While not, in any way, intending to promote racism, we must concede that we are also, quite, amazed that such a large group of individuals, undoubtedly, mostly African-American, can be provoked toward such vivid expressions of disrespect and hateful speech (against a young, Black recording artist, as well as Soul Train), under the leadership of an individual whose foreign-sounding name (Rommel Zamora), may be an indication that he is not African-American.

Accordingly and regardless of whether Zamora is African-American or not, we are no longer angry over what has been a turmoil of insults. We remain, however, much saddened and we will, probably, never understand the psychology which breeds such mass Black-on-Black disrespect and hatred. Nonetheless, we will continue to pursue our original dream and to follow our own creative instincts, while remaining committed to an idea of resisting outside interference from those having a tendency to overvalue their personal opinions. A commitment, which we have, miraculously, succeeded in maintaining, for all of thirty-two (32), consecutive, years.

I'm not even bothering to take issue with the logically ridiculous and blatantly racist content. It's, the, commas, that, bother, me, the, most.,

13 August 2002

Network TV Sucks.

After watching the latest wonderful episode of the soon-to-be-cancelled Greg the Bunny, I have finally accepted that the folks who run the 4 major networks simply have no ability to accept original ideas and are just more comfortable rehashing whatever they see doing well on other networks. So now all we have are various incarnations of the "reality" show, where real folks, not actors or comedians, are shown being humiliated, starved, tortured, or whatever all for the hopes of making a quick buck and possibly breaking into show business. I can understand the motivation of the "contestants," and the morbid fascination of the watchers (who are the same folks who slow down to a crawl for accidents on the 405 and drop everything to watch a car chase through downtown LA), but what happened to telling a story? I'd rather watch Three's Company circa Jennilee Harrison than see whatever miniskirted, synthesized dreck they're serving up on American Idol. So keep cancelling great shows like Greg the Bunny and Family Guy, and I'll just go to cable for good and watch The Sopranos, Six Feet Under, and South Park.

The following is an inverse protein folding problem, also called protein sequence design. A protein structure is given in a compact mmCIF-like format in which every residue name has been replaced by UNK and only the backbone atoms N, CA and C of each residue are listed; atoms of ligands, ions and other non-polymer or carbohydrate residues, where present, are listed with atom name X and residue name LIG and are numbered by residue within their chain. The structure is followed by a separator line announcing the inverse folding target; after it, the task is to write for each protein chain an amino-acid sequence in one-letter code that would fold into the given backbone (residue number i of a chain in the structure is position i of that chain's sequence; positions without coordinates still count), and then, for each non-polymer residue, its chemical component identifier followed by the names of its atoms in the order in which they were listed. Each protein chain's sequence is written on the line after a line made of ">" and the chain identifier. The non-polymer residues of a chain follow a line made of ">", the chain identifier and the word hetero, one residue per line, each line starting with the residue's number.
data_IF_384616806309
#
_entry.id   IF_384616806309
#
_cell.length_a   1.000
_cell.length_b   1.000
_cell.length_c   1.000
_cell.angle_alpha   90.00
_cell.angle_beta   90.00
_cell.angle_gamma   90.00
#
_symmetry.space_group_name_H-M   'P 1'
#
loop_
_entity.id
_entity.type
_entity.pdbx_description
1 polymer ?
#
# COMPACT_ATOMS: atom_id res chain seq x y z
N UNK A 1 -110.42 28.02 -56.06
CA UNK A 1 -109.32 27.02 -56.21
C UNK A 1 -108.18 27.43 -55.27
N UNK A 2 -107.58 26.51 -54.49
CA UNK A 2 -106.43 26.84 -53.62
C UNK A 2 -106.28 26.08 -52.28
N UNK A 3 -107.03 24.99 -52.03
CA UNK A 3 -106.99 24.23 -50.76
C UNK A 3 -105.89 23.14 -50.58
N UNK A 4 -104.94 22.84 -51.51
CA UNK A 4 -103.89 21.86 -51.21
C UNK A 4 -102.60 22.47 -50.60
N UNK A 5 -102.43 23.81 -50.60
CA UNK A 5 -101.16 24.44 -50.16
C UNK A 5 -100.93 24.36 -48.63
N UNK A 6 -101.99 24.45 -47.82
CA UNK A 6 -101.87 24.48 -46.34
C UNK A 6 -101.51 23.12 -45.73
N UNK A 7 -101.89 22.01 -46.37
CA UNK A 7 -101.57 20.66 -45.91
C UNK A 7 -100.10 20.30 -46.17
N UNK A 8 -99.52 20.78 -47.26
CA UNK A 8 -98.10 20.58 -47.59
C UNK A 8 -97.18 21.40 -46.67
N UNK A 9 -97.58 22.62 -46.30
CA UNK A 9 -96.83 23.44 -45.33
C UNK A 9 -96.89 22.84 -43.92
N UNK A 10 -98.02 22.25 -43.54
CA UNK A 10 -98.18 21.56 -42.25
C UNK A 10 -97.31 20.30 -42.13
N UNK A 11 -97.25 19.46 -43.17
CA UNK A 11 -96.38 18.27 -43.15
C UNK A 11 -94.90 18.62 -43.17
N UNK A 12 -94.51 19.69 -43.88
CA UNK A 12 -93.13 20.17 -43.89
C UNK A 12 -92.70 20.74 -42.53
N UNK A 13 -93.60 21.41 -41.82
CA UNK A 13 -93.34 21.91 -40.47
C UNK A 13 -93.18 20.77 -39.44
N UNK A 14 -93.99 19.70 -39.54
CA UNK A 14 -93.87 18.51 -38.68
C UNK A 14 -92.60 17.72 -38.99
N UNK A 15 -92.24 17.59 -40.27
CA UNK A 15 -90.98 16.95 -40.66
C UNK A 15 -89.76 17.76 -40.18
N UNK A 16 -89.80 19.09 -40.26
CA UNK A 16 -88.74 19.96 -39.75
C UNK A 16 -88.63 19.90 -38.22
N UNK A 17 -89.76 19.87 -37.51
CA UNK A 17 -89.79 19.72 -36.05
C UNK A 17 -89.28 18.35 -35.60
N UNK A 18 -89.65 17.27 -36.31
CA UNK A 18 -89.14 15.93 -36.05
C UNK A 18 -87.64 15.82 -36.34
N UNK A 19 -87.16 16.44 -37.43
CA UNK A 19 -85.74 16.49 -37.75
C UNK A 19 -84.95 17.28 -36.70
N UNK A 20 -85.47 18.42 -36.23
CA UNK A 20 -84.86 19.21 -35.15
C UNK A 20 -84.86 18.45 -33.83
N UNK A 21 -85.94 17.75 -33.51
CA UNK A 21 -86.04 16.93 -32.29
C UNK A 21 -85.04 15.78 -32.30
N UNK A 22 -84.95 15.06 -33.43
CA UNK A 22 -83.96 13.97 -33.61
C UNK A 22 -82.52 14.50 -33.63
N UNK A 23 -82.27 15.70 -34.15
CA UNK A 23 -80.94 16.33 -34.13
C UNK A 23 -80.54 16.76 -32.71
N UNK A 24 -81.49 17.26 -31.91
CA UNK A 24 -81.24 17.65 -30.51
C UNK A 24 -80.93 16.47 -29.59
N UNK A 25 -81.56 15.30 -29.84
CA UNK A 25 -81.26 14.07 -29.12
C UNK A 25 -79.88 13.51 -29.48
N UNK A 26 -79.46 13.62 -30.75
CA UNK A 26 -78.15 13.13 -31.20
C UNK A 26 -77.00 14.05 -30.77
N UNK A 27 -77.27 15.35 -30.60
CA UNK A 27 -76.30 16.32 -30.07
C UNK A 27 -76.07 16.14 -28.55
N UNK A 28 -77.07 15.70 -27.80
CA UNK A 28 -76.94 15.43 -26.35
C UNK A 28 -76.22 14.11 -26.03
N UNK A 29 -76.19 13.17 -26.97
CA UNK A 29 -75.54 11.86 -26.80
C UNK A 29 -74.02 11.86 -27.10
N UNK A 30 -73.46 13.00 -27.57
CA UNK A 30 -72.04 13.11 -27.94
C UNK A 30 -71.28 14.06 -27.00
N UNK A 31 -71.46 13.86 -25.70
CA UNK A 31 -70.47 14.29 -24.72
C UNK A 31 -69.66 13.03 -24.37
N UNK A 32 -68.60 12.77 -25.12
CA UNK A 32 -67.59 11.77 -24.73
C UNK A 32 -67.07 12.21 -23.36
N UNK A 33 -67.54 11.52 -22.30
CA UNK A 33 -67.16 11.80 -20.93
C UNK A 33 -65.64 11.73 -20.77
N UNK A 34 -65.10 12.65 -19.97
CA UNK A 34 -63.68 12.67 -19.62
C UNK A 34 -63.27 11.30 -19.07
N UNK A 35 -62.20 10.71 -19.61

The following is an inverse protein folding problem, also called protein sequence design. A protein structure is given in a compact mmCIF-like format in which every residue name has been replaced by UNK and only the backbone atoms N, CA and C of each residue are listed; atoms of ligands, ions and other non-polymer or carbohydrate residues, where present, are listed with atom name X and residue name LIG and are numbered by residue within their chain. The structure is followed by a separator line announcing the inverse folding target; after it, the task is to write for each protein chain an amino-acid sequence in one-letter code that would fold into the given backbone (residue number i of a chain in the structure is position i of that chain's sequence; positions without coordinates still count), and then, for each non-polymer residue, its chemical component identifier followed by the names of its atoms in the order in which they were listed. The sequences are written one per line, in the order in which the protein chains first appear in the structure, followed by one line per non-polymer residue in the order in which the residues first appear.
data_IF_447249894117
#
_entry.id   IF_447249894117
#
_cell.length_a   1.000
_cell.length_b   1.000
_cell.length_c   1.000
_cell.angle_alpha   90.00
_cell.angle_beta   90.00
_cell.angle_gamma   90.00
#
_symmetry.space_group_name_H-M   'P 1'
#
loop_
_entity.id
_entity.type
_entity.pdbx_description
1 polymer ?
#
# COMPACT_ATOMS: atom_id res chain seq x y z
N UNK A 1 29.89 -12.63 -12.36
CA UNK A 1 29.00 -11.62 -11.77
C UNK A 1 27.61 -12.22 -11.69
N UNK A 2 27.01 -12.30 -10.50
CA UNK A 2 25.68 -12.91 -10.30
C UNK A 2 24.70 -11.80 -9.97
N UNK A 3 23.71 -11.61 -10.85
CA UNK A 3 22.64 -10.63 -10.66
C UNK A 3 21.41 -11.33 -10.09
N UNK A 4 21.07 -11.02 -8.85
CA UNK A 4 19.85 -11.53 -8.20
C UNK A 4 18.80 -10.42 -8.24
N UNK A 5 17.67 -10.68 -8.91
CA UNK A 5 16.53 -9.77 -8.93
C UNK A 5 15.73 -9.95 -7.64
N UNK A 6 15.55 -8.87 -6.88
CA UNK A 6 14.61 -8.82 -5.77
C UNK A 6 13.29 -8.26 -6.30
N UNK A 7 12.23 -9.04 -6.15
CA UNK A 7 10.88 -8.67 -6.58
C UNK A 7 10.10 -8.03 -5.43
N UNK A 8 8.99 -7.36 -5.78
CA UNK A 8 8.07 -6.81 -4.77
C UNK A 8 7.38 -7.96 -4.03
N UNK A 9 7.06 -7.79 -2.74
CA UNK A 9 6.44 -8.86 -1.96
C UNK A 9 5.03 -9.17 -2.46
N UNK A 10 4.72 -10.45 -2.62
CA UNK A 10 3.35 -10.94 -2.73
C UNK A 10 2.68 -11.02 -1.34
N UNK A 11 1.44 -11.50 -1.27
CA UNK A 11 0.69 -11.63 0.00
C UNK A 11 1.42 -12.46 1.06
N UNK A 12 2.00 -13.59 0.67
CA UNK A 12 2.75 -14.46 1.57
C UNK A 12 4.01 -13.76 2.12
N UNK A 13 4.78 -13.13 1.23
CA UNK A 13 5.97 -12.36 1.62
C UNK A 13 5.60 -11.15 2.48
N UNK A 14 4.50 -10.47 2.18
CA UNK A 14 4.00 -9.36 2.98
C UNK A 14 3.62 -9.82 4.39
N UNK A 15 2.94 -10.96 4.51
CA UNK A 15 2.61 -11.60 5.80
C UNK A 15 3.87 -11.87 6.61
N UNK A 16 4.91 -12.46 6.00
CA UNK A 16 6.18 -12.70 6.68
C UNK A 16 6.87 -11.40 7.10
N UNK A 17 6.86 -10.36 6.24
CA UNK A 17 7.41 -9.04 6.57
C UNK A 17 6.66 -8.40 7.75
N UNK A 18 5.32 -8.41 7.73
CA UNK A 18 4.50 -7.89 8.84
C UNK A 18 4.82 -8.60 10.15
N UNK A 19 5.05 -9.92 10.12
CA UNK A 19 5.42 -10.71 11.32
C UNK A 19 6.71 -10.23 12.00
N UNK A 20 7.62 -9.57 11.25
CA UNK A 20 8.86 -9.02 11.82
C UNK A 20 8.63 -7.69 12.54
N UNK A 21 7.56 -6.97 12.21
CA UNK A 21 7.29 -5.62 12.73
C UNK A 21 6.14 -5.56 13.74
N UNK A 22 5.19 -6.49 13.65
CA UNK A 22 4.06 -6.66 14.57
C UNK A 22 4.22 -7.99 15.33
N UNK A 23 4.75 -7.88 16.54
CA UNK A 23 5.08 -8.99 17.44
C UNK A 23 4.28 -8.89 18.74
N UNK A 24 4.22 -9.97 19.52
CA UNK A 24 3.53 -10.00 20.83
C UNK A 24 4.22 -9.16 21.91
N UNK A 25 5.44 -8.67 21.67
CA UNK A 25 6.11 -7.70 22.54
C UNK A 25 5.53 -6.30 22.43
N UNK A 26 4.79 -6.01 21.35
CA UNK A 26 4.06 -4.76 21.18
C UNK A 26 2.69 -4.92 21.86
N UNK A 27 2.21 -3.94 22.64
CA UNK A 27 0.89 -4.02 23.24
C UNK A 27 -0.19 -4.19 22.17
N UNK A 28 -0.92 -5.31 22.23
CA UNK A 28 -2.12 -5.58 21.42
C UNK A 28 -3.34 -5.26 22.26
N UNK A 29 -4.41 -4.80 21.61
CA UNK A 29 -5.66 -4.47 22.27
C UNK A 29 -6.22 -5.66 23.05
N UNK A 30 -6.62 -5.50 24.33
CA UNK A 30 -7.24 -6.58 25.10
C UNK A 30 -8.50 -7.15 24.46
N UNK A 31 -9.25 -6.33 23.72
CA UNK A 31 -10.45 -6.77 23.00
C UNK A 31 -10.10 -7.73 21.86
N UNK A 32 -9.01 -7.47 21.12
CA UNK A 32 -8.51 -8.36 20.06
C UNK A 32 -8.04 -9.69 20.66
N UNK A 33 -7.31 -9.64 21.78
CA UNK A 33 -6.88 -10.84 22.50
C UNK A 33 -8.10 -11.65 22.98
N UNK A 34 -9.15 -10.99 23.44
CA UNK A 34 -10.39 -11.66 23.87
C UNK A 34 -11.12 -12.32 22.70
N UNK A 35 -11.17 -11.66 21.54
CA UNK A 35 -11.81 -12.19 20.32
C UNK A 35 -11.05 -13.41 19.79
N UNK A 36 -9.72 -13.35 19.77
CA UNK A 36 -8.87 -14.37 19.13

Wait, this isn't porn!

xXx: 3 Stars. Vin Diesel is here, and clearly he's here to stay. Frankly, this movie was exactly what I'd hoped...good story, great stunts, beautiful women, and it basically rates as the best Bond film since True Lies (and if you want to call that an indictment of the Pierce Brosnan era, feel free...I miss Timothy Dalton). Vin was great as an extreme-sports athlete/political prankster forced into NSA servitude to avoid jailtime. He was believably intelligent, resourceful, and, yes, patriotic and seemed to be having a good time throughout. I look more forward to xXx-2 than to Die Another Day.

05 August 2002


Signs: 3 Stars. M. Night Shyamalan likes to take his time. He builds up the suspense, minute by minute, into a crescendo, when he releases it all at once. Or so he believes, anyway. This movie was saved by its last 30 minutes, which were just great, but for the first hour and change, I was so bored, it was all I could do to stop from fidgeting in my seat. Great performances all around, but Shyamalan needs a co-writer, or co-producer, or co-director, or someone, anyone, to help him out, rein him in, and make sure he doesn't sink into the destructive self-adulation that George Lucas is entrenched in and J.K. Rowling seems to be on the cusp of. Still, I walked out happy.